The European Commission has adopted all five Polish Operational Programmes with Territorial Just Transition Plans (TJTPs).
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These TJTPs are worth more than €3.85 billion under the Just Transition Fund (JTF) to support a just climate transition in the coal regions of Silesia, Małopolska, Wielkopolska, Lower Silesia and Łódzkie.
Silesia has the largest hard coal mining in the EU and will gradually move away from coal extraction and coal combustion. This will also have an effect on part of Western Małopolska.
These regions will therefore receive the majority of funding through the JTF in Poland.
With a budget of around €2.4 billion for Silesia and Western Małopolska, this EU funding will assist the region's inhabitants and support them during the transition to a green economy, with new job opportunities and cleaner air.
The Fund will specifically support the local economic diversification by investing in small and medium-sized businesses (SMEs) working on renewable energy, clean mobility and other green sectors.
To restore environmental damage from the mining activities, the JTF will also invest in rehabilitation and decontamination of 2,800 ha of post mining areas in line with the polluter pays principle.
To help reduce energy bills and to allow citizens to benefit from stable, ecological, and affordable energy sources, the Fund will invest in Western Małopolska in the energy efficiency of public buildings and of housing, including by supporting home insulation, rooftop solar installations, and heat pumps.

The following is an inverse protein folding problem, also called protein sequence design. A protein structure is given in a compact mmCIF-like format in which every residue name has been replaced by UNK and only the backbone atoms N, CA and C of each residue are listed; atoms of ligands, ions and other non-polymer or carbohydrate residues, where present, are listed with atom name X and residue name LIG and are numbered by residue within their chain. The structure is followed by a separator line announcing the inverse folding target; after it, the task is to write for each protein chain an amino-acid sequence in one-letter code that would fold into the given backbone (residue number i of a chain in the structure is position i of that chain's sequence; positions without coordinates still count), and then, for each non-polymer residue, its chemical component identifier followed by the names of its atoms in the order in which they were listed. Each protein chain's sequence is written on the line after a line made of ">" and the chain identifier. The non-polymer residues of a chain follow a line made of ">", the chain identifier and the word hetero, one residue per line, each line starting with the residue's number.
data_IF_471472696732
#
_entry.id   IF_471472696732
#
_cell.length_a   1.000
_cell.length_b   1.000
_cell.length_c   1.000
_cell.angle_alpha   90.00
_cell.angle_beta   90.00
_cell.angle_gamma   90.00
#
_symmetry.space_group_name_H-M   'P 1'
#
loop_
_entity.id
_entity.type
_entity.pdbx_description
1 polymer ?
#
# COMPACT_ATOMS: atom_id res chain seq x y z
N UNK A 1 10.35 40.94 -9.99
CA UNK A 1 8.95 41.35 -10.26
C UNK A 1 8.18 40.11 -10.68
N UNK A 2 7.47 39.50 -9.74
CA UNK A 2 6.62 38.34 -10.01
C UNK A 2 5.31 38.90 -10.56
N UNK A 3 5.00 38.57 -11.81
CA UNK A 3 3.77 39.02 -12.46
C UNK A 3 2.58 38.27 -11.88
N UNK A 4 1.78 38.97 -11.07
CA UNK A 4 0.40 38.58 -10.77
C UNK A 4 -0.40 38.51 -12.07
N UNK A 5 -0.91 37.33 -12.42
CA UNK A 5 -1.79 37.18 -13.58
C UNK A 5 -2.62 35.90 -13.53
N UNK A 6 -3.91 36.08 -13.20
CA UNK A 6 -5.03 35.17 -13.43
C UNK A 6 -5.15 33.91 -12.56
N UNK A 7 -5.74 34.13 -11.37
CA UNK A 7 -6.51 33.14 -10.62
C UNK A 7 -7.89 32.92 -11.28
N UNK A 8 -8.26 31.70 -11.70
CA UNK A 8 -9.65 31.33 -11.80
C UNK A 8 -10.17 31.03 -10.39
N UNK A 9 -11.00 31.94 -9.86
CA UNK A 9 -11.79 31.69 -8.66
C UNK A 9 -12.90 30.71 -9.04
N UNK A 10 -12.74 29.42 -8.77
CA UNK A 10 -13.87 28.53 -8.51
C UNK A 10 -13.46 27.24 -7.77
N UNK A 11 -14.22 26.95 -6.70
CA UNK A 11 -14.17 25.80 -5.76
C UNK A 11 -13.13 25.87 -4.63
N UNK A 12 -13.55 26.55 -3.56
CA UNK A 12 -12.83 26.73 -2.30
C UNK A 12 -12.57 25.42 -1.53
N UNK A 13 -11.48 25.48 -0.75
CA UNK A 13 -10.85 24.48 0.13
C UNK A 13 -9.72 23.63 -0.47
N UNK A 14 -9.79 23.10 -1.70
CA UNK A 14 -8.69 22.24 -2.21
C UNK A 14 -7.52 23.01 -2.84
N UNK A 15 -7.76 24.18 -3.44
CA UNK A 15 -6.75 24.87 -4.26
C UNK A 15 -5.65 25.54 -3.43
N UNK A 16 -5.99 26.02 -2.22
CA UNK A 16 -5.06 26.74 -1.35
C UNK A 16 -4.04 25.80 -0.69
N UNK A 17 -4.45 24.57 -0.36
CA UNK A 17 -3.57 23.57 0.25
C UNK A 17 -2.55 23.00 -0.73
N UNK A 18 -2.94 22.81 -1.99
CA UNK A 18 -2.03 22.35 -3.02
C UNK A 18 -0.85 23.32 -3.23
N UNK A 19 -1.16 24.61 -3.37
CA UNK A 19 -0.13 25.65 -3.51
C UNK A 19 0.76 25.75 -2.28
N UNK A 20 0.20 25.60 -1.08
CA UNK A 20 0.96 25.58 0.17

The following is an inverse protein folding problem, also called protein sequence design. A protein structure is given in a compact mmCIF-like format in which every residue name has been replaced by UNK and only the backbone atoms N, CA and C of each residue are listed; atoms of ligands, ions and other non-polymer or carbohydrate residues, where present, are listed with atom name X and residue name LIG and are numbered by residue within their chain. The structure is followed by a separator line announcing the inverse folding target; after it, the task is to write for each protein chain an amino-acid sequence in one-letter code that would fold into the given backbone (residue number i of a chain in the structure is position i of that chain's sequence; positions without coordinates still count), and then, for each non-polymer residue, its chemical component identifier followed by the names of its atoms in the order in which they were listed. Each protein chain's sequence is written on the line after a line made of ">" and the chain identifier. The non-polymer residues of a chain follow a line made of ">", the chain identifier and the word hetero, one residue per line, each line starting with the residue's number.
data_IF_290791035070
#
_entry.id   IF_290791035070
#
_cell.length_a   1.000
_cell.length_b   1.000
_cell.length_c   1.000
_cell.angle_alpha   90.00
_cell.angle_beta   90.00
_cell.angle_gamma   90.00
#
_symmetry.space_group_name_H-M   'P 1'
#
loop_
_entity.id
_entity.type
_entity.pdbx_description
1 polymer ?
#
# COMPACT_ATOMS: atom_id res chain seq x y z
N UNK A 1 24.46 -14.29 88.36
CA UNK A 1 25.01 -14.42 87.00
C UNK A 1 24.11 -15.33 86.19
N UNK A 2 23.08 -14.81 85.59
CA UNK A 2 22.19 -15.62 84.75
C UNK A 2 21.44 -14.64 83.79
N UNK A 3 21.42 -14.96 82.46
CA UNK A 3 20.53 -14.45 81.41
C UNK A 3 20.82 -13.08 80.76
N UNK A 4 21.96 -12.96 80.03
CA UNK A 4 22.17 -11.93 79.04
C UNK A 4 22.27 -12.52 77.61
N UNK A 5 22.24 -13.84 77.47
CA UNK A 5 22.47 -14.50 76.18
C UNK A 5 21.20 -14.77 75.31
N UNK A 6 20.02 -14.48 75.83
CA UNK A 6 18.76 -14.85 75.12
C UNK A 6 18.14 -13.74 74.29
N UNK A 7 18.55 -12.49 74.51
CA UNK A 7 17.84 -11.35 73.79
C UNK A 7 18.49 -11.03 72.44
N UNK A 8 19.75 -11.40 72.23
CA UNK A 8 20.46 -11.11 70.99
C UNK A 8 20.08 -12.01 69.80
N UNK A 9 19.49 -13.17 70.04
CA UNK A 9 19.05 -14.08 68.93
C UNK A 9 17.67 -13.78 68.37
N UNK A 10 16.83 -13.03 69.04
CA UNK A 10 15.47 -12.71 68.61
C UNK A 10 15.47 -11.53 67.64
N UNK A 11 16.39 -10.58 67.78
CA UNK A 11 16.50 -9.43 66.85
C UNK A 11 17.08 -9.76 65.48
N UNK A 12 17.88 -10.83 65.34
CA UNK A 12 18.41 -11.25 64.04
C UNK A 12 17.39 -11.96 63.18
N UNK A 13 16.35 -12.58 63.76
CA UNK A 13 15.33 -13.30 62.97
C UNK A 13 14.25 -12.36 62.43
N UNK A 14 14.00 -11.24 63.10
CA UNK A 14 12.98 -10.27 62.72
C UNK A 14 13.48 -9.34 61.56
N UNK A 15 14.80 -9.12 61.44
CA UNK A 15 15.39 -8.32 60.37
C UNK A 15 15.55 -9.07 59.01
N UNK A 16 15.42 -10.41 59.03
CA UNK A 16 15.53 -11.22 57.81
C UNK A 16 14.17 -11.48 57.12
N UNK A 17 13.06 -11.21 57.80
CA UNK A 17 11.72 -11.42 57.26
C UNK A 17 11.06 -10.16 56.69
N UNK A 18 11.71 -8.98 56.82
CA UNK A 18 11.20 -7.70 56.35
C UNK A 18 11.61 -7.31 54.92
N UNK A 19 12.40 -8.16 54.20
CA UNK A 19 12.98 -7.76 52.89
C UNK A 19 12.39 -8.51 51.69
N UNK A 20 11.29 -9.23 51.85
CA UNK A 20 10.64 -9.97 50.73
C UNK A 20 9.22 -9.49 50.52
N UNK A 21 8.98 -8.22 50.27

The JTF will also invest in the training of 100,000 workers many of whom currently work in the fossil fuels sector and equip them with new skills to work in renewable and climate neutral industries. 27,000 new jobs are expected to be created in Silesia directly as a result of the just transition plan measures.
The Konin subregion of Wielkopolska will receive €415 million for its ambitious plan to transition away from its lignite mining industry and lignite power plants.
Thanks to the help of the EU, Konin will turn the page on lignite extraction.
It will decontaminate and reconvert the degraded area to focus on renewable energy production, including the production of green hydrogen. EU grants will also support the development of a circular economy and invest in increasing energy efficiency through building insulation.
Moreover, the Fund will support training and reskilling activities for 5,500 workers in the lignite industry.
In Lower Silesia, the Wałbrzyskie subregion will receive €581.5 million to phase out coal.
The Fund will invest in the diversification of the local economy with the creation of new SMEs and start-ups especially in green sectors.
A more diversified economy will help creating 1,000 new green jobs in carbon-neutral sectors and will invest in the local educational infrastructure. Investments will be made in renewable energies such as solar energy, the replacement of obsolete boilers and better insulation of buildings.
Next to coal mining, the Łódzkie region also hosts the biggest single emitter of CO2 in the EU, the lignite power plant in Bełchatów. Poland has committed to reduce substantially lignite extraction and combustion capacity in the region by 2030.
€369.5 million of EU funding will be invested in new business infrastructure for local SMEs and in research laboratories, as well as in energy efficiency and renewable energy deployment.
The Fund will further support workers currently employed in the Bełchatów power plant as well as in mining and related sectors. These workers will be trained with new skills to be ready for new green jobs.
Finally, the JTF will also support measures to decarbonise the local transport by, for example, by investing in new electric buses. ■